Umsebenzi with Teboho Mokoena

By Teboho Mokoena

This time around, I have chosen to focus on the concept &Team Misconduct&. This is particularly relevant, among others, as we shall see in the case we are about to examine, in the retail sector, although it is by no means limited to the sector.

Professor Grogan broadly defines team misconduct as “an instance where an employer charges and issues appropriate sanctions against a group of workers because responsibility for the collective conduct of the group is indivisible”. It is defined as indivisible when it is extremely difficult to prove that an act of misconduct was caused by a particular employee. In such cases, individual members of a group of employees are deemed to have collectively acted culpably in ensuring failure to meet set performance standards or compliance with a known workplace rule.

According to Professor Grogan, in such instances of team misconduct, it becomes unnecessary for an employer to prove individual culpability. This is so because, according to Grogan, the collective conduct of the group is indivisible. 

This concept is also referred to as &derivative misconduct&. As it can be noted from the term, ‘derivative’, that particular act of misconduct does not have to originate from one specific employee, but is rather ascribed to a group that is deemed to have acted or failed to act, resulting in an act of misconduct.

Professor Grogan coined this concept when he was an arbitrator in the case of Federal Council Retail and Allied Workers v Snip Trading (2007) 7 BLAR 669 (T).

In his award, Grogan also made reference to the case of Commercial Catering and Allied Workers Union v Pep Stores (1998) 19 ILJ 939 (CCMA). In this matter, an entire staff complement in a particular store, Lady Frere, was dismissed after an enquiry into 81% stock losses. The arbitrator in that matter found that the stock loss figure was so glaring it could not possibly have escaped the attention and knowledge of every member of the Lady Frere staff.  It was further held that it was the responsibility of every staff member to protect the interests of their employer.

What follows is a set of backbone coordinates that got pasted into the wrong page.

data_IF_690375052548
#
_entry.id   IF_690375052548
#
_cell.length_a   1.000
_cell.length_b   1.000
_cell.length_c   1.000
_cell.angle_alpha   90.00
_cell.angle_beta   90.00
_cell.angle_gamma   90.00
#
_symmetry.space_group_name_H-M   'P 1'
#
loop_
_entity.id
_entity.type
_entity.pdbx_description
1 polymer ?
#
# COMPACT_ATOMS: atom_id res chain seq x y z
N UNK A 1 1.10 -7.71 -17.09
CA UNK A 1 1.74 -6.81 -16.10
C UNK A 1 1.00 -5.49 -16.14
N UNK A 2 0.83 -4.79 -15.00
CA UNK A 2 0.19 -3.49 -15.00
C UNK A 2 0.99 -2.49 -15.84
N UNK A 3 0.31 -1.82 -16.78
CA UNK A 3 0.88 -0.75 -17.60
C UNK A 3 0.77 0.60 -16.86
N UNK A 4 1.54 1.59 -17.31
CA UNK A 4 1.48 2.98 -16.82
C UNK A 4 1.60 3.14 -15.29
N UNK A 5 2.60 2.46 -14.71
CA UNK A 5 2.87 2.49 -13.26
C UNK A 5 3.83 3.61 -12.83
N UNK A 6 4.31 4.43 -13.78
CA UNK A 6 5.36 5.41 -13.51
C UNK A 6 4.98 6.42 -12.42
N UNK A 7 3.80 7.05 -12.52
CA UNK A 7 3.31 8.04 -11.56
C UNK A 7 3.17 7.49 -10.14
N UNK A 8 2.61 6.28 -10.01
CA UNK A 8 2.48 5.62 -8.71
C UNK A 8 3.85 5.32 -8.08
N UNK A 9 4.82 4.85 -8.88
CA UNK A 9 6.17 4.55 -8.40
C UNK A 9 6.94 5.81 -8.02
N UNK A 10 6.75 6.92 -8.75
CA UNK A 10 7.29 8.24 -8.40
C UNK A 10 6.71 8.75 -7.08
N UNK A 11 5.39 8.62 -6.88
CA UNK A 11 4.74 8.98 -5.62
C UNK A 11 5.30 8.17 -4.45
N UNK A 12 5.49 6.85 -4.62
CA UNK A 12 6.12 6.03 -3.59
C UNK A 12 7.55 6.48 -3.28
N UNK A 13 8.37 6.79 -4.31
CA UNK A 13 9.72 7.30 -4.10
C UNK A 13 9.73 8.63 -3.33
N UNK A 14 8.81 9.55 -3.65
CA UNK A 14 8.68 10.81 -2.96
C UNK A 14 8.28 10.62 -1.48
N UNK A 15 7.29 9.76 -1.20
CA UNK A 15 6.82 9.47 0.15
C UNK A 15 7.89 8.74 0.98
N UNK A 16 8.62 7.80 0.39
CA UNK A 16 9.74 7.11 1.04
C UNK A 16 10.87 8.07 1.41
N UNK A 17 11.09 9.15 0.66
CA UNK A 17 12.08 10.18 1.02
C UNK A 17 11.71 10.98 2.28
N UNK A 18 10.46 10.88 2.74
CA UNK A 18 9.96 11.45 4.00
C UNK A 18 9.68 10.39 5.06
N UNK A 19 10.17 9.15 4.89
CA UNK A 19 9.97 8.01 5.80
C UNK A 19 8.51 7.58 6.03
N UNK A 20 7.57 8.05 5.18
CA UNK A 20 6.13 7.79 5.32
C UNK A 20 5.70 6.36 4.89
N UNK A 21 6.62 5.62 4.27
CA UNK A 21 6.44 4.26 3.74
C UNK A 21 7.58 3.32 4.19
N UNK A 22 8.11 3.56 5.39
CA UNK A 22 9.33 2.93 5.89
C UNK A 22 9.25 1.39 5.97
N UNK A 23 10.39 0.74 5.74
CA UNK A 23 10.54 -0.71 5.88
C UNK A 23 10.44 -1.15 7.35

It is also worth mentioning that the Labour Appeal Court (LAC) has also dealt with this issue in the case of Chauke and Others v Lee Service Centre CC t/a Leeson Motors (1998) 19 ILJ 1441 (LAC). Here, the LAC held that an employer, who suffered continuously under industrial sabotage perpetrated by unidentified employees, was entitled to dismiss all the employees on the shop floor where the damages occurred, on the basis that the employees must have known who the perpetrators were. 

That said, the LAC acknowledged that these types of matters raised a pertinent challenge in so far as the perception of fair labour practice is concerned, predominantly as it relates to the issue of substantive and procedural fairness. It is hardly surprising that the LAC had to contend with this issue that is arguably the cornerstone of fair labour practice. 

Therefore, the LAC had to pose the appropriate question: “Where misconduct necessitating the disciplinary action is proved, but management is unable to pinpoint the perpetrator or perpetrators, under what circumstances will it be permissible to dismiss a group of workers which incontestably included them? 

In this regard, Cameron JA postulated two lines of justification for a fair dismissal in such circumstances. The first is where an employee, who is part of the group of perpetrators, is under a duty to assist the employer in bringing the guilty to book. The second is where an employee ‘has or may reasonably be supposed to have information concerning the guilty, his or her failure to come forward with the information may itself amount to misconduct’.